First off I am not a book critic My immediate observations about this book are that it is poorly written, disjointed, rambling, with a smattering of incoherent sentence structures that leaves you wondering just what he is talking about At times a jolly good read if you could deduce where they are and how they got there at any given time What date it is anyway What came first Did, this chap die 20 pages ago or not Most of the places mentioned are not on the map You will need a magnifying glass to read it There is scant little development on the main participants and too much information on minor officers and men who die at a particular battle but have never been mentioned at all before.There may be some good history here but you will need to keep a scorecard ready to follow any chronological order It seems clear that a good OBJECTIVE book on this subject could not be accomplished in less then 700 pages.

  7. says:

    This book covers one of the fascinating events of the 19th century the rise of the Sudanese Mahdist Empire solely in the terms of the series of Anglo Egyptian expeditions to crush it While one sided histories aren t always bad, this one just sort of falls flat There are better sources on the Mahdists and I d recommend looking over this one unless you are solely interested in the military aspects the British ones The maps were also of little use as they were zoomed out so much that the book s locales are hardly distinguishable despite them being divided by great distances

  8. says:

    The book is fairly short and is illustrated with some black and white plates of the Mahdi, Slatin and the young Winston Churchill slightly blurred and a few small maps of the area and one or two of the main battles It largely deals with the rise to power and eventual downfall of the religious and political leader termed the Mahdi in late 19th century Sudan It focuses particularly on military matters and uses some original sources including the diaries of British army officers involved in the fighting, plus some autobiographies and other writings such as that of Wingate, Slatin and of Fr Ohrwalder, an Austrian missionary captured by the Mahdists and imprisoned in their camp The descriptions of the conditions and of the various battles are vivid and the author has tried to paint a balanced view, but also gives much detail of the routes followed by the armies and of the tactics employed I thought that it also had fascinating detail on how the Mahdi became influential and the mistakes made by his adversaries It is undoubtedly less detailed than some books on the Mahdist era, and the description of the final battle at Omdurman was less of a dramatic climax than I had expected Overall it is good value for the price and was an interesting read.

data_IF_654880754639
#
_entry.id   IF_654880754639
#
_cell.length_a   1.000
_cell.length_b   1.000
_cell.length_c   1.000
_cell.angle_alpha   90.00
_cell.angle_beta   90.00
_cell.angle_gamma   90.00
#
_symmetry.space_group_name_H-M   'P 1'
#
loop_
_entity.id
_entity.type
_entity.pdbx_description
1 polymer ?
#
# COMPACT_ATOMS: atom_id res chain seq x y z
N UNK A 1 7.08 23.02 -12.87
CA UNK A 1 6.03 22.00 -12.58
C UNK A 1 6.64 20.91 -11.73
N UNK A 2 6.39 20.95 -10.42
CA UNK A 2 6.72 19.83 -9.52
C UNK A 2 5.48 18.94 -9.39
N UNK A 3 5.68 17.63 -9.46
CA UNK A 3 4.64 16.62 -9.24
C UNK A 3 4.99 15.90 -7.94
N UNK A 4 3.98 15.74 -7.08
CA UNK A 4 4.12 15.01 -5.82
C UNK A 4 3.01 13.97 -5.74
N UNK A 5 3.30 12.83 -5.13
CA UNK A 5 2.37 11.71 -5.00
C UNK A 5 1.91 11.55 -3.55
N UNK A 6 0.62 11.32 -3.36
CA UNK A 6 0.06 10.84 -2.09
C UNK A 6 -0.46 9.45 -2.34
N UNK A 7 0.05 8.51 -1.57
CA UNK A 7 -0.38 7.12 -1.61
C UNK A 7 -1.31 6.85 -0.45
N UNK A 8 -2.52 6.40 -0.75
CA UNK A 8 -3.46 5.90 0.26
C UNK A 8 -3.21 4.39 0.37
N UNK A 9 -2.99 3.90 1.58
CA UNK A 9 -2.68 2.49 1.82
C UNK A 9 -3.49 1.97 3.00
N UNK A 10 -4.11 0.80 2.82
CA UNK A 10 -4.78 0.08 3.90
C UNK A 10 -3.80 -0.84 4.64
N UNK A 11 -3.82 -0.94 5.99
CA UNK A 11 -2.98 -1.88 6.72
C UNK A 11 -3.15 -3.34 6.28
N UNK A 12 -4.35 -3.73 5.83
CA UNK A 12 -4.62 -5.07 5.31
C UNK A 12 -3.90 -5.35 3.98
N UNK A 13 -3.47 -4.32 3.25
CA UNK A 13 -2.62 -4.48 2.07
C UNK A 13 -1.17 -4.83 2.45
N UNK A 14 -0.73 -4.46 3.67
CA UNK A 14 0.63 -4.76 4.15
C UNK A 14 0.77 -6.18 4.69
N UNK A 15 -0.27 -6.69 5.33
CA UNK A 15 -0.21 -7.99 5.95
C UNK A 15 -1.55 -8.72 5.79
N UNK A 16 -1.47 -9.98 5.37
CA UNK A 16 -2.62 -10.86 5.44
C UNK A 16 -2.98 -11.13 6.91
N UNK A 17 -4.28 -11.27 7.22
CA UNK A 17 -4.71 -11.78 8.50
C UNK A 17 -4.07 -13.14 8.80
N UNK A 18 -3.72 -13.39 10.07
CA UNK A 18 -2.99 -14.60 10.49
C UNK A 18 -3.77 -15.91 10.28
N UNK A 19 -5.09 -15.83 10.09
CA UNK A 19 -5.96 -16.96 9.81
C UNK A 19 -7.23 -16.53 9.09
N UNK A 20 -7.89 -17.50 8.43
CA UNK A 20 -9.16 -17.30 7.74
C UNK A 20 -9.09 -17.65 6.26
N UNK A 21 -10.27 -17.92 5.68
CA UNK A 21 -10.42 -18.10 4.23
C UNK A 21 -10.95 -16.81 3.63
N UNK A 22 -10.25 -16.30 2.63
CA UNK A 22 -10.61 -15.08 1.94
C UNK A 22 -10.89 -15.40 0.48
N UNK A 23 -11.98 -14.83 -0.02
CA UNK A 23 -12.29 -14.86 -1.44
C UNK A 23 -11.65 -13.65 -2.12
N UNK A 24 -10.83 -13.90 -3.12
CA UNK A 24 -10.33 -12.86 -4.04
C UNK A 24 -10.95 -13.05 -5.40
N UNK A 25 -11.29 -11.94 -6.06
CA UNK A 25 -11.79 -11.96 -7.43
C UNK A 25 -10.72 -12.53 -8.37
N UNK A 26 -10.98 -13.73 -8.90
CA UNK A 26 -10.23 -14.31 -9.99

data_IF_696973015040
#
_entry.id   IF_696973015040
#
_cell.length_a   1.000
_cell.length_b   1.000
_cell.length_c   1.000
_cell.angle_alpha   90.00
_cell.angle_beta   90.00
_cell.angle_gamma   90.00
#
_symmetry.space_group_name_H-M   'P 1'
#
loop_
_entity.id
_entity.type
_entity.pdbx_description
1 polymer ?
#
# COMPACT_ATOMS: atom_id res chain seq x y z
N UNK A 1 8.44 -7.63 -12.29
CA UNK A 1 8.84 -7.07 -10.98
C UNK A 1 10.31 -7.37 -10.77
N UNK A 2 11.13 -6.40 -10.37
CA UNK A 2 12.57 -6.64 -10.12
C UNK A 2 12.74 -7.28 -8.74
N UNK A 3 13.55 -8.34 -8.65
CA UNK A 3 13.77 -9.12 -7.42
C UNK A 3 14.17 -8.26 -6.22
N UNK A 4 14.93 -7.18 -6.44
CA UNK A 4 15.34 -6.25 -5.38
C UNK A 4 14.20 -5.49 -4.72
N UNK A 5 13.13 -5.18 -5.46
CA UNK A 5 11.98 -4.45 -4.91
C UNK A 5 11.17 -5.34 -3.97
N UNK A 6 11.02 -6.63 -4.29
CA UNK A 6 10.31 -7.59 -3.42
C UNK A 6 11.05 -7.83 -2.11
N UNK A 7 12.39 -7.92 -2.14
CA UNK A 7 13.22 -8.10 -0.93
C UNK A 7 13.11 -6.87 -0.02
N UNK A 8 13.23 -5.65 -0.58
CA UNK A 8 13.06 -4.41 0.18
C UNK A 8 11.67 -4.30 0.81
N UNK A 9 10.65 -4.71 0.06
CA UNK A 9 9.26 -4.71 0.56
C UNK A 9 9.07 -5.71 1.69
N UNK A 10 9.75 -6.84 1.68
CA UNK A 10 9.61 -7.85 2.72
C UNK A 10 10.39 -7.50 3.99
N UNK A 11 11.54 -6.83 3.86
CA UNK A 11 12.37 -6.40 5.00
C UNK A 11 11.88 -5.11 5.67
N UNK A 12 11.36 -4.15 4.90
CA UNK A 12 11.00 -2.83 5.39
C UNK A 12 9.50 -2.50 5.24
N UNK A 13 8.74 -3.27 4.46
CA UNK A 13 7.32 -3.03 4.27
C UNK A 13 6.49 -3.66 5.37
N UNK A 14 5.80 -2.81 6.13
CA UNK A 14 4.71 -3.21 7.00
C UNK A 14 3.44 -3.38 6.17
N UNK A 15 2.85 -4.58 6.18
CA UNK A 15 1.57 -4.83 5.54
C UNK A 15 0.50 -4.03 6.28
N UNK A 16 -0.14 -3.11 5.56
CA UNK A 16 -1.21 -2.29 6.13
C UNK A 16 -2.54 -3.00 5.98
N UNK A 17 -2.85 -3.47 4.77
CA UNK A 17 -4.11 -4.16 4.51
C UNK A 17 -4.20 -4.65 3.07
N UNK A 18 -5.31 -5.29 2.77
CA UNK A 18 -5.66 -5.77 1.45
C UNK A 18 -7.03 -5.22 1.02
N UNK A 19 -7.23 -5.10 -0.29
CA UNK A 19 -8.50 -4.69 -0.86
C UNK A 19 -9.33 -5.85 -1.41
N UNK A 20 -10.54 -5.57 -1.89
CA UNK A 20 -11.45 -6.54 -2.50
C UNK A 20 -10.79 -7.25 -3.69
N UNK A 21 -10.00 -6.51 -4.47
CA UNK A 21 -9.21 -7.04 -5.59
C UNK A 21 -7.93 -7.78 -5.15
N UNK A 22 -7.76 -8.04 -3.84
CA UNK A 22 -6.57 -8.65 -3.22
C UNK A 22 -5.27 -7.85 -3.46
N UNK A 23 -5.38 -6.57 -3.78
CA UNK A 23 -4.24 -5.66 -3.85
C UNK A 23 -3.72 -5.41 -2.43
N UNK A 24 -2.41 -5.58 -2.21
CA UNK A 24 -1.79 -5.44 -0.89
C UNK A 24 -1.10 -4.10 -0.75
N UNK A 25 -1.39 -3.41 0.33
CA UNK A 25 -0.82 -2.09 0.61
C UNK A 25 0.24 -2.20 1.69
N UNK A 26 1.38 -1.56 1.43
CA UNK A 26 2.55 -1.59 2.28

9. says:

    The West has fought with Islamic fundamentalists before in the Sudan in between about 1880 and 1998 This book tells that story As general history it s OK but for the military detail it is somewhat lacking There is also an annoying tendancy to a Tarentino esque timeline Great in Pulp Fiction and Lord of the Rings as it happens but well executed in this case Many of the big names of WW1 got their start in this ugly series of wars Logistics reigned supreme and tactics were relegated to frontal attacks along lines of communication.